Battling the odds in the Cameroon film industry… Mr Alfred Melow (producer/Writer)

Battling the odds in the Cameroon film industry… Mr Alfred Melow (producer/Writer)

N Melo
by N Melo
June 6, 2022 0

Battling the odds in the Cameroon film industry… Mr Alfred Melow (producer/Writer)

The production and distribution of film and audiovisual works is one of the most dynamic growth sectors in the world. Thanks to digital technologies, production has been growing rapidly in Cameroon in recent years. The case of the young Cameroonian growing industry, with about close to a 100 of films made each year, is emblematic in this respect, particularly Anglophone movies.

It has enabled the emergence of local growing industry of production and distribution with its own unique slow economic model. Yet across most of Cameroon, the economic potential of the film and audiovisual sectors remains largely untapped. Though estimates demonstrate that these sectors account for millions of CFA in revenues in Cameroon and facilitate youth employment.

Africa has all the human and economic resources, and all the energies and talent to shape its own destiny. It may take time, but it does not matter—the movement has begun and a thousand creative fires are already smouldering. A torrent of images, narratives and stories that nothing can suppress is about to flow. Africa will inevitably soon get into its stride and pick up steam.    Gaston Kaboré Film maker (Burkina Faso)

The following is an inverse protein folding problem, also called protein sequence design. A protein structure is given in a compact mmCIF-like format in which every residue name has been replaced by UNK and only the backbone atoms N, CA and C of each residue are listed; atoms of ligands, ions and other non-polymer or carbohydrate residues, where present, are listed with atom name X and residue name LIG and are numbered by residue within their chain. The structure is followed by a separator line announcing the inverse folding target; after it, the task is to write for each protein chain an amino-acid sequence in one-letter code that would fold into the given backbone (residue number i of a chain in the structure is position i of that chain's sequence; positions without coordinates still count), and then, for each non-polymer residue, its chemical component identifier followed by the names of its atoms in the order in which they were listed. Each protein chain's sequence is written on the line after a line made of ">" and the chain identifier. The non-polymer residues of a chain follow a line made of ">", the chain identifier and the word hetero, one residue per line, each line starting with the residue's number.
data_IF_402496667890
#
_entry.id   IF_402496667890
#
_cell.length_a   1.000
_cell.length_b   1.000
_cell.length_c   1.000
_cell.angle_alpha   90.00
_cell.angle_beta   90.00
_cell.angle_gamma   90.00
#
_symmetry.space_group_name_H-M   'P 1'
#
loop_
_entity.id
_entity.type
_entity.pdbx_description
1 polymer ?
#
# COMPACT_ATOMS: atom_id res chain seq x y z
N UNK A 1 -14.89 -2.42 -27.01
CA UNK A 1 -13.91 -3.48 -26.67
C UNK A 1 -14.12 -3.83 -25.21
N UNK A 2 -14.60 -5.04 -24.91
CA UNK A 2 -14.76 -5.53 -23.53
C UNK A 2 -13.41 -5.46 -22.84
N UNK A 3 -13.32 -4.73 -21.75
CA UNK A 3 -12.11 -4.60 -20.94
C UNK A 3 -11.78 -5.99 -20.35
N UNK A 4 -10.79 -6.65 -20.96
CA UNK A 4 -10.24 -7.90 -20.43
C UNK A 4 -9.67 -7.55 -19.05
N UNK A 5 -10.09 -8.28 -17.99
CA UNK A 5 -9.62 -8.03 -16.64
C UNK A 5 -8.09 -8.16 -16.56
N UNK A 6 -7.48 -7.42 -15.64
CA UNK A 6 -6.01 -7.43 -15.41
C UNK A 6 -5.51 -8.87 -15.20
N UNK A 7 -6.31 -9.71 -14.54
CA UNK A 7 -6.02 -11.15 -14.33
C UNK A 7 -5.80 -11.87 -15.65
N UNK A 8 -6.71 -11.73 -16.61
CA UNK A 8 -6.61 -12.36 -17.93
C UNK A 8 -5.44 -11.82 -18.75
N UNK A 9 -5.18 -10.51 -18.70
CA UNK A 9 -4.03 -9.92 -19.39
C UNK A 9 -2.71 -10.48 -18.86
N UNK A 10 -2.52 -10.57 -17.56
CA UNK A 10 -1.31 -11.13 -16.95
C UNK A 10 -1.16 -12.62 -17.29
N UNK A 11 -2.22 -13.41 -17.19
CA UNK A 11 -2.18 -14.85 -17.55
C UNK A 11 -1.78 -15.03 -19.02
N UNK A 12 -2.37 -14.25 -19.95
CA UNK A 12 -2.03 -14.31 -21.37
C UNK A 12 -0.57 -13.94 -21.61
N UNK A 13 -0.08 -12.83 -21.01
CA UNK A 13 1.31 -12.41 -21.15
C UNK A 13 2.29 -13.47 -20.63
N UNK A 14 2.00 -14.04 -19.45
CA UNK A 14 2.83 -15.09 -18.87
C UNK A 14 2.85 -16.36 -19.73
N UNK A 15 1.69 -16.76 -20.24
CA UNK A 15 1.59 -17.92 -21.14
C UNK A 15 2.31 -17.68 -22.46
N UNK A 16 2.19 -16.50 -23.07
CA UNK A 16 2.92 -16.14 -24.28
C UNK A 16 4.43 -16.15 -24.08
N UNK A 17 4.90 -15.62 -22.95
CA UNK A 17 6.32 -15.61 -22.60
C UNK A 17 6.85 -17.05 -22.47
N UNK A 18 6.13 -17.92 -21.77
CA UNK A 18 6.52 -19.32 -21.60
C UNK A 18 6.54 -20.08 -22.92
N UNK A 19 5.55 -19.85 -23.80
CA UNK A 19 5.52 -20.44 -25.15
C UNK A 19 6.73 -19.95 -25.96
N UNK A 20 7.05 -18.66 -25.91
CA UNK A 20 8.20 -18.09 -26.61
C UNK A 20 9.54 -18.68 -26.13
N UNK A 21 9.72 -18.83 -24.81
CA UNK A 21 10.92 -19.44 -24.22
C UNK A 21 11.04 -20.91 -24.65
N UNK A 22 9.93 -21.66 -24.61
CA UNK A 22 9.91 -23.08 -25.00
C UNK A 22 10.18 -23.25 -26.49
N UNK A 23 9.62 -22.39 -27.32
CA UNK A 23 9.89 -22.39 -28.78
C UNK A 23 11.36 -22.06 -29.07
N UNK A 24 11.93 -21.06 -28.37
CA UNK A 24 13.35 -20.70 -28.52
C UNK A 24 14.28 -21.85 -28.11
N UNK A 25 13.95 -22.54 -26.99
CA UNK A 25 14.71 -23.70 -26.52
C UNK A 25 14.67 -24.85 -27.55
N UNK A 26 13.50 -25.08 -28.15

Cameroon cinema is facing challenges and competition from unusual sources, We will look at some of these issues, Cameroonians spend too much time in bars and other drinking places drinking time can be film watching time and even the snack bars never screen Cameroon films.. Many people will prefer gossip and criticism of the industry than watching films .They generally know the wrongs of the industry than the rights.

The cell phone in as much we use our android phones to advertise our films the phones also distract us from watching films. Even during film premieres many people still concentrate more on cell phones. Public institutions hardly ever screen local films, the higher class will have CNN or FRANCE 24 than watch our films. These big stations give a sense of well-being and success. Local television channels cannot afford good films and even when they can they go for the cheapest. Filmmakers don’t network they don’t promote each other. The few successful often are lost in their pride.  Why can we not celebrate cinema the way we celebrate football.? Actors actresses and even Directors don’t promote the films they make.

They use the projects more to brand and position themselves for future deals. TIK TOK and other comic sketches although still in the industry have distracted many film enthusiasts. Women are not as interested in films as men and during quality family time they prefer all the attention to be on them and even when they watch they prefer gossip romantic series. To this there are many exceptions. Then we have the everlasting problem with the electricity supply company .During these constant blackouts there can be no action.

Despite the difficulties, risks and relative lack of help though, in the Cameroon film industry, films like Yenkong’s Cross and Lara’s Song have made Cameroonians and Africans proud, attracting the attention of film festivals around Cameroon, Africa and beyond.

N Melo
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